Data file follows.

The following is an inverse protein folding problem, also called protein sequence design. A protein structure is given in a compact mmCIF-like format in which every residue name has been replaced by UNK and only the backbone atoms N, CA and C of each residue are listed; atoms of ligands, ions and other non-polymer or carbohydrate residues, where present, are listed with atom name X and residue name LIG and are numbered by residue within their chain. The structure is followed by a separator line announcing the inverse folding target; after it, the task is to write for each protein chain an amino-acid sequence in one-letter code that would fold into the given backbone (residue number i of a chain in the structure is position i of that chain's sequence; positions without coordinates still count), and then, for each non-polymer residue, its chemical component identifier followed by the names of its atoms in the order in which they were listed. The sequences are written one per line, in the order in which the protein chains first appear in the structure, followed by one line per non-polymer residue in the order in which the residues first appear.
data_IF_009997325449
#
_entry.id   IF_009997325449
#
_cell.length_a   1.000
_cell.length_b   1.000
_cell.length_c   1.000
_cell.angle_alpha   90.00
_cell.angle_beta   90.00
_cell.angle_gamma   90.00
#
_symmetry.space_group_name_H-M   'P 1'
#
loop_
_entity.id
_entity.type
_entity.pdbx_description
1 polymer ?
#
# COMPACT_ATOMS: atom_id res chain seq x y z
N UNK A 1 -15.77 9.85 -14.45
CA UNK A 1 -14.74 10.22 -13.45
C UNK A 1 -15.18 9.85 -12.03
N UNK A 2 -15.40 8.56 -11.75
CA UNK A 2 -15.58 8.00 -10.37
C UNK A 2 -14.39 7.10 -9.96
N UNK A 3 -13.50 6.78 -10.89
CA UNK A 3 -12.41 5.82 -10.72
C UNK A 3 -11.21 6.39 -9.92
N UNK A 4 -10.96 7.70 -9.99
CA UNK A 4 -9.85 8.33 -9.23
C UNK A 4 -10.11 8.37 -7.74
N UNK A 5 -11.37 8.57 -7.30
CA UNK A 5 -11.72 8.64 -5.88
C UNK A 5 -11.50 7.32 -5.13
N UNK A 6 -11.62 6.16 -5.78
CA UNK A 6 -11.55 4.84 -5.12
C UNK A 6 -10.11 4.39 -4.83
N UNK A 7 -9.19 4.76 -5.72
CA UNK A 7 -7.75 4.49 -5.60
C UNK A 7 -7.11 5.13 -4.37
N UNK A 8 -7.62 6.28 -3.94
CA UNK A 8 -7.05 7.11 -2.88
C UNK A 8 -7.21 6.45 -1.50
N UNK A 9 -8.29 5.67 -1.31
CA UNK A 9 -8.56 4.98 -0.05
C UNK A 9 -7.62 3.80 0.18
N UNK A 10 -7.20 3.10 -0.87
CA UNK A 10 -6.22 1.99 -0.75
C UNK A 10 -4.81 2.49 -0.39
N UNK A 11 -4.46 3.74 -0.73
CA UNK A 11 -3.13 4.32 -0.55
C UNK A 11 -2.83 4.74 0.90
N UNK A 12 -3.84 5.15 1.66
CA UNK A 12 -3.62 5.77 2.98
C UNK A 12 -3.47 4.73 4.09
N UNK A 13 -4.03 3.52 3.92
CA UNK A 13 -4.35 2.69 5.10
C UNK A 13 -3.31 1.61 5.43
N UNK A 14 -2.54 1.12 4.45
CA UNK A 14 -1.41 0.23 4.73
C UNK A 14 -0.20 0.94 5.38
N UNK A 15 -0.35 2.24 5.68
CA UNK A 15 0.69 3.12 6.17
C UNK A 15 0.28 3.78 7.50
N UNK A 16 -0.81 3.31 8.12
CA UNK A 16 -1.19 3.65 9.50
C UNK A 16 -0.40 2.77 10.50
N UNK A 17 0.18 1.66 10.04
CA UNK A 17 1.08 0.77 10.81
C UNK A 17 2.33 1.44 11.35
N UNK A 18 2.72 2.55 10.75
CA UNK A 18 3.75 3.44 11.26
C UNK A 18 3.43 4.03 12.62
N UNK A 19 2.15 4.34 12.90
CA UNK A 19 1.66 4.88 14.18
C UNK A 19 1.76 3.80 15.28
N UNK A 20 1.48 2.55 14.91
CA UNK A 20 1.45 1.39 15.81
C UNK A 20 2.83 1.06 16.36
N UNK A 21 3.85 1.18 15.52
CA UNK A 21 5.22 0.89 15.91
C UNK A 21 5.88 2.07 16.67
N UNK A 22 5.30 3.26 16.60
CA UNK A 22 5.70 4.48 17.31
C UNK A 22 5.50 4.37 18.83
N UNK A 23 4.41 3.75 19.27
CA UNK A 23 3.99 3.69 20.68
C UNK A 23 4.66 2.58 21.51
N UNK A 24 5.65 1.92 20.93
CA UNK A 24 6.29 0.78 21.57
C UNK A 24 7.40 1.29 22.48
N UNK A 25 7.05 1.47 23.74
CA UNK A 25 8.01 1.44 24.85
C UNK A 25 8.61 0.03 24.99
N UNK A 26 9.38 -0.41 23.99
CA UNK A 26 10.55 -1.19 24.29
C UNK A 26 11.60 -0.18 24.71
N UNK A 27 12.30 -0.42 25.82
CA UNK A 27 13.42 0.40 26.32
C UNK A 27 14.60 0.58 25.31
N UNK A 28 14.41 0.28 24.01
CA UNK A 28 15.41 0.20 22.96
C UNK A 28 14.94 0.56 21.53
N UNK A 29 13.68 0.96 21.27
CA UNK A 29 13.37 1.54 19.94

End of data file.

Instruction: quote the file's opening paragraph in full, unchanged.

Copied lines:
The following is an inverse protein folding problem, also called protein sequence design. A protein structure is given in a compact mmCIF-like format in which every residue name has been replaced by UNK and only the backbone atoms N, CA and C of each residue are listed; atoms of ligands, ions and other non-polymer or carbohydrate residues, where present, are listed with atom name X and residue name LIG and are numbered by residue within their chain. The structure is followed by a separator line announcing the inverse folding target; after it, the task is to write for each protein chain an amino-acid sequence in one-letter code that would fold into the given backbone (residue number i of a chain in the structure is position i of that chain's sequence; positions without coordinates still count), and then, for each non-polymer residue, its chemical component identifier followed by the names of its atoms in the order in which they were listed. The sequences are written one per line, in the order in which the protein chains first appear in the structure, followed by one line per non-polymer residue in the order in which the residues first appear.